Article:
If your child – age 17 or below – is accused of a crime in Los Angeles, how can you help? How long will your child remain in custody? What if he or she is innocent? What about your child’s future educational and employment opportunities?

Parents often have plenty of questions when their child is accused of breaking the law. Keep reading, and you’ll learn some answers.

Fines For Juvenile

California’s juvenile justice system focuses on the rehabilitation of juvenile offenders rather than punishment.

In some cases, however, a youth may face adult penalties, depending on the details of the crime and the age of the juvenile.

Parents should know that when a child is charged with any crime in the Los Angeles area, they will need to contact a skilled Los Angeles juvenile defense attorney as quickly as possible.

Earlier in 2017, Governor Jerry Brown signed into law ten new statutes that will benefit juveniles who are facing criminal charges or serving time in California.

Parents also get some help from the new laws. Criminal justice activists believe that the new laws will help parents, courts, and youth workers divert youths who may be headed the wrong way back onto the right path.


The new statutes will create more parole opportunities for incarcerated juveniles and will ease the ongoing penalties for adults who committed crimes as juveniles. Courts will be allowed to seal the juvenile records of certain offenders.

The new laws also eliminate the fees that counties have been charging parents whose children under the age of 21 are in juvenile detention. The new laws take effect in 2018.

New Laws For Juveniles

Parents and legal guardians in this state will no longer be charged fees for the costs of incarcerating juvenile offenders – costs that may include meals, housing, transportation, and drug testing.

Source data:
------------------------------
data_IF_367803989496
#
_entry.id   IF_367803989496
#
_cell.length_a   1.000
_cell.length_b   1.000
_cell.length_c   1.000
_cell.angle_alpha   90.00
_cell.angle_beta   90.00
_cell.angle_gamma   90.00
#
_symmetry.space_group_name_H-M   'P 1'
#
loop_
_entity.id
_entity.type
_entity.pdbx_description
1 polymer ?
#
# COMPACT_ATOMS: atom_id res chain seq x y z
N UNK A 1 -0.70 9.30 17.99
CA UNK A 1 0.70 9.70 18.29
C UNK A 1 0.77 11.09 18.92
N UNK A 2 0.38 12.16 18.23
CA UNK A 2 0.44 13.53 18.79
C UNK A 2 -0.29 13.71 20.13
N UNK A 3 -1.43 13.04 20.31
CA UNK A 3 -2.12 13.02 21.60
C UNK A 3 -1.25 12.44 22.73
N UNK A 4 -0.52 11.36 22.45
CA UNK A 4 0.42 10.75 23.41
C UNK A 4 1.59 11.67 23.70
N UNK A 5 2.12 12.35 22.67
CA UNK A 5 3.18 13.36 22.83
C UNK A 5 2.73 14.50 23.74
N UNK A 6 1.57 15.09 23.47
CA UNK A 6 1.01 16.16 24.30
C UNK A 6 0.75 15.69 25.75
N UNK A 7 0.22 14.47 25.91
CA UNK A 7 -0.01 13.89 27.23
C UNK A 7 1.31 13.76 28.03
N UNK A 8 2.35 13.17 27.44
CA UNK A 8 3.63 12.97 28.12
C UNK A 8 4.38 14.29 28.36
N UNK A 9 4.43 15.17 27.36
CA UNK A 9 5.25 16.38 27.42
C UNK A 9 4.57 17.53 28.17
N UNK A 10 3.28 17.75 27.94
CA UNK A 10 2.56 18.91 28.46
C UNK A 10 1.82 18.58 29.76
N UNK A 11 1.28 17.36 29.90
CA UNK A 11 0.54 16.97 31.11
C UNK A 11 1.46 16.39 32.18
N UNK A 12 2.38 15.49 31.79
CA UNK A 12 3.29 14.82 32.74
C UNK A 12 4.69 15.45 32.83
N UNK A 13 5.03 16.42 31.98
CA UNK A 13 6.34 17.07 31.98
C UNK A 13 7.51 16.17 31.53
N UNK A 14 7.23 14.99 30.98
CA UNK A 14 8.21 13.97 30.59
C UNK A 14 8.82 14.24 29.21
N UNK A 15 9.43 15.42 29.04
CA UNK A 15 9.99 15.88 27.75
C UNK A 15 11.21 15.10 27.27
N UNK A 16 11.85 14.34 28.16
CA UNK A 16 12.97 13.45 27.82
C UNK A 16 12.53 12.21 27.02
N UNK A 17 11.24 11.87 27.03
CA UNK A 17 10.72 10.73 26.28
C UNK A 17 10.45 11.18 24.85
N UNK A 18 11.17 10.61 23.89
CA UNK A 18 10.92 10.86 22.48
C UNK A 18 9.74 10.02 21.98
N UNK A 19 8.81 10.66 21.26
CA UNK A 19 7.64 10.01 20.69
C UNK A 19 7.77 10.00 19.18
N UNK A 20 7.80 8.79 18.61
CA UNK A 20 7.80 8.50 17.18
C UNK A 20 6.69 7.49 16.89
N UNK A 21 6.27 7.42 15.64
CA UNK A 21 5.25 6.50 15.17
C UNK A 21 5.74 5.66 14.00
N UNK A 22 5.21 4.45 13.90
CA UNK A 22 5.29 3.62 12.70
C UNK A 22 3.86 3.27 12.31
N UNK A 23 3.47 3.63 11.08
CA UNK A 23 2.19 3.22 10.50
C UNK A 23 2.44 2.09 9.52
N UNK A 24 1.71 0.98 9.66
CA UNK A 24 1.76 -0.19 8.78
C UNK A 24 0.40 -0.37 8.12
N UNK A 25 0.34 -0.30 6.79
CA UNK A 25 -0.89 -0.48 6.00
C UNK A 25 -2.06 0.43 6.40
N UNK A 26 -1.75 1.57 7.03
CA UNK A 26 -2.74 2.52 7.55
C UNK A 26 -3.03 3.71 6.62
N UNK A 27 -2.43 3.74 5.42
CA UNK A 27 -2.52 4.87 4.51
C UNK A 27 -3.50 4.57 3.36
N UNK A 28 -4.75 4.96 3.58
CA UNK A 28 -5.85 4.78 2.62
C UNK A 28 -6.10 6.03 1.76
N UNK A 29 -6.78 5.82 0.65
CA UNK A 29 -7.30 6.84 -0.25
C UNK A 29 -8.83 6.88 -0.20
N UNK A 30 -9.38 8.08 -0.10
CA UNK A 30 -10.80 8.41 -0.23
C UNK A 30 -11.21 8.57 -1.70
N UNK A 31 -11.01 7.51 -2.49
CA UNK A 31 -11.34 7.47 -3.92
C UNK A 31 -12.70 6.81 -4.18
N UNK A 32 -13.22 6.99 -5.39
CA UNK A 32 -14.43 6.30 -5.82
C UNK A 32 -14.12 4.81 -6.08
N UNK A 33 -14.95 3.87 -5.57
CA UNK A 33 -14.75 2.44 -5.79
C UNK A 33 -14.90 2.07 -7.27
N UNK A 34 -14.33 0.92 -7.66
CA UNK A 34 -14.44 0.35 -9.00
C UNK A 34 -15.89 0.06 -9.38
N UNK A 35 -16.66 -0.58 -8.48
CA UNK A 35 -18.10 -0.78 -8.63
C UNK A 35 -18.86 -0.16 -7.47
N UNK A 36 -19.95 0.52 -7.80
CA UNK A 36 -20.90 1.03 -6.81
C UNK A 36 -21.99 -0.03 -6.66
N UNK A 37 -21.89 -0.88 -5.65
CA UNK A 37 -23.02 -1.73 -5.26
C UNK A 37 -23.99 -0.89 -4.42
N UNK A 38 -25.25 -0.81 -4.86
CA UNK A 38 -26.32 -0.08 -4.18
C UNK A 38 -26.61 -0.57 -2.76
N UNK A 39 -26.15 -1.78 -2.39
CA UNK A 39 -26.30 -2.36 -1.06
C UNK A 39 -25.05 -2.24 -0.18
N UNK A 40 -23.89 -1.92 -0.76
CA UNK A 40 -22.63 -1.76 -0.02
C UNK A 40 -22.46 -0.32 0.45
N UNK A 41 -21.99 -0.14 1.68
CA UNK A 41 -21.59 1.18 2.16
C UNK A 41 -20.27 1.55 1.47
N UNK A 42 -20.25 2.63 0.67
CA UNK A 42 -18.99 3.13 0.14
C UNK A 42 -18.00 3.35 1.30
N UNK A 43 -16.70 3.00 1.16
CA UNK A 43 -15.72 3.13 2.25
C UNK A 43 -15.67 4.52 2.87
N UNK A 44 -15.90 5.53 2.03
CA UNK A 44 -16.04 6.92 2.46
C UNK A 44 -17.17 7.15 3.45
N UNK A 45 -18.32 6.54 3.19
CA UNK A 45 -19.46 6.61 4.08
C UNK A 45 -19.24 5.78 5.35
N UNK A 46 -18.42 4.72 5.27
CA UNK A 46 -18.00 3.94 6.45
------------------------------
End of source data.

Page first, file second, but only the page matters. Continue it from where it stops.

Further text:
Holding one minor in custody can cost as much as $49 a day in some California counties, and a minor’s electronic monitoring can cost up to $30 a day.

Families in Los Angeles County got even more good news in November, when the L.A. County Board of Supervisors approved a juvenile diversion plan that will permit certain youths to avoid arrests for misdemeanors and even for particular felony offenses.

L.A. County’s Probation Department now supervises about one thousand juveniles in detention facilities and about nine thousand more youths in the community. Some states like Illinois have other laws, so a criminal defense attorney in Waukegan, IL may be able to help.


According to the editorial writers at the Los Angeles Times, “Sending a young person to a Los Angeles County juvenile probation camp to be supervised and rehabilitated costs about $247,000 a year” while community-based programs that focus on keeping kids out of trouble with the law cost “a fraction of that.”

Still, if you are a parent raising a teen in southern California, you should be concerned that the inevitable ramifications of some juvenile offenses may impact your child for the rest of his or her life.

Whether your child is guilty as charged or innocent of committing a crime, you’ll need the help of an experienced Los Angeles juvenile defense attorney who will fight aggressively for justice on your family’s behalf.